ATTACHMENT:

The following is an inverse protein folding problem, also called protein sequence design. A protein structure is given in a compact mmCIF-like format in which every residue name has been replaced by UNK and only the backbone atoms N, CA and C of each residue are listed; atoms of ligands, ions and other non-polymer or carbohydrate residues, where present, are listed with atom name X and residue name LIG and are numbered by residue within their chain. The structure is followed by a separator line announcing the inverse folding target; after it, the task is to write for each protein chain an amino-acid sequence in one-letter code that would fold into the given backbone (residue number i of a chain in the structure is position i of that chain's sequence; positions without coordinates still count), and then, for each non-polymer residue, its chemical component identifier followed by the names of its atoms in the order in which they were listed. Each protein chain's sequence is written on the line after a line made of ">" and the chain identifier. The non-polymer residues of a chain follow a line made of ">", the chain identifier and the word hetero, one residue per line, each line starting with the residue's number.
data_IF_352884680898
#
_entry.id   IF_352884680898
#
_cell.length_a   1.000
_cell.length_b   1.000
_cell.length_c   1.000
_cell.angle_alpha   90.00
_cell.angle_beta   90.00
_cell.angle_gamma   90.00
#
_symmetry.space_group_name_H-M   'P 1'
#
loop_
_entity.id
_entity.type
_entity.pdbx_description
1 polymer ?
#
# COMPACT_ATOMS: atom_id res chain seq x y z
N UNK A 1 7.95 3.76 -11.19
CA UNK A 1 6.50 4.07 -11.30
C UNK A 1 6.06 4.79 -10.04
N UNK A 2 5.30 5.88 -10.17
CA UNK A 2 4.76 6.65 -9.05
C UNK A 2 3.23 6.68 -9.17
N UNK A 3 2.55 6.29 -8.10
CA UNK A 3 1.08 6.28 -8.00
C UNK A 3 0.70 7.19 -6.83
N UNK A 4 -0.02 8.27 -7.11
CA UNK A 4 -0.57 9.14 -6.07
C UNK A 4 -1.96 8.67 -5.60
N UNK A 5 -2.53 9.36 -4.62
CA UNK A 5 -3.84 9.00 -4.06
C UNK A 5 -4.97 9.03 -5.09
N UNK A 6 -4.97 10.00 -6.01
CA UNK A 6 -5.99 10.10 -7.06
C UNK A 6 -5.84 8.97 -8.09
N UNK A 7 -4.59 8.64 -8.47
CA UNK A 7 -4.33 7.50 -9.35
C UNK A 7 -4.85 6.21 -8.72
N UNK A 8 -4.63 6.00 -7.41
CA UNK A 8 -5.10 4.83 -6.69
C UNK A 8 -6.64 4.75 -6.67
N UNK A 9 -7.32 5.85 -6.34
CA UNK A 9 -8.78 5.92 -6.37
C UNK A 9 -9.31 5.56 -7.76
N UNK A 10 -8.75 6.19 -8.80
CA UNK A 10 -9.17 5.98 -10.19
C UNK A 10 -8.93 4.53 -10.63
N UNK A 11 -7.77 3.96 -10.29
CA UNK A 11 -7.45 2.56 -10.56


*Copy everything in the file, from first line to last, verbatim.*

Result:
The following is an inverse protein folding problem, also called protein sequence design. A protein structure is given in a compact mmCIF-like format in which every residue name has been replaced by UNK and only the backbone atoms N, CA and C of each residue are listed; atoms of ligands, ions and other non-polymer or carbohydrate residues, where present, are listed with atom name X and residue name LIG and are numbered by residue within their chain. The structure is followed by a separator line announcing the inverse folding target; after it, the task is to write for each protein chain an amino-acid sequence in one-letter code that would fold into the given backbone (residue number i of a chain in the structure is position i of that chain's sequence; positions without coordinates still count), and then, for each non-polymer residue, its chemical component identifier followed by the names of its atoms in the order in which they were listed. Each protein chain's sequence is written on the line after a line made of ">" and the chain identifier. The non-polymer residues of a chain follow a line made of ">", the chain identifier and the word hetero, one residue per line, each line starting with the residue's number.
data_IF_352884680898
#
_entry.id   IF_352884680898
#
_cell.length_a   1.000
_cell.length_b   1.000
_cell.length_c   1.000
_cell.angle_alpha   90.00
_cell.angle_beta   90.00
_cell.angle_gamma   90.00
#
_symmetry.space_group_name_H-M   'P 1'
#
loop_
_entity.id
_entity.type
_entity.pdbx_description
1 polymer ?
#
# COMPACT_ATOMS: atom_id res chain seq x y z
N UNK A 1 7.95 3.76 -11.19
CA UNK A 1 6.50 4.07 -11.30
C UNK A 1 6.06 4.79 -10.04
N UNK A 2 5.30 5.88 -10.17
CA UNK A 2 4.76 6.65 -9.05
C UNK A 2 3.23 6.68 -9.17
N UNK A 3 2.55 6.29 -8.10
CA UNK A 3 1.08 6.28 -8.00
C UNK A 3 0.70 7.19 -6.83
N UNK A 4 -0.02 8.27 -7.11
CA UNK A 4 -0.57 9.14 -6.07
C UNK A 4 -1.96 8.67 -5.60
N UNK A 5 -2.53 9.36 -4.62
CA UNK A 5 -3.84 9.00 -4.06
C UNK A 5 -4.97 9.03 -5.09
N UNK A 6 -4.97 10.00 -6.01
CA UNK A 6 -5.99 10.10 -7.06
C UNK A 6 -5.84 8.97 -8.09
N UNK A 7 -4.59 8.64 -8.47
CA UNK A 7 -4.33 7.50 -9.35
C UNK A 7 -4.85 6.21 -8.72
N UNK A 8 -4.63 6.00 -7.41
CA UNK A 8 -5.10 4.83 -6.69
C UNK A 8 -6.64 4.75 -6.67
N UNK A 9 -7.32 5.85 -6.34
CA UNK A 9 -8.78 5.92 -6.37
C UNK A 9 -9.31 5.56 -7.76
N UNK A 10 -8.75 6.19 -8.80
CA UNK A 10 -9.17 5.98 -10.19
C UNK A 10 -8.93 4.53 -10.63
N UNK A 11 -7.77 3.96 -10.29
CA UNK A 11 -7.45 2.56 -10.56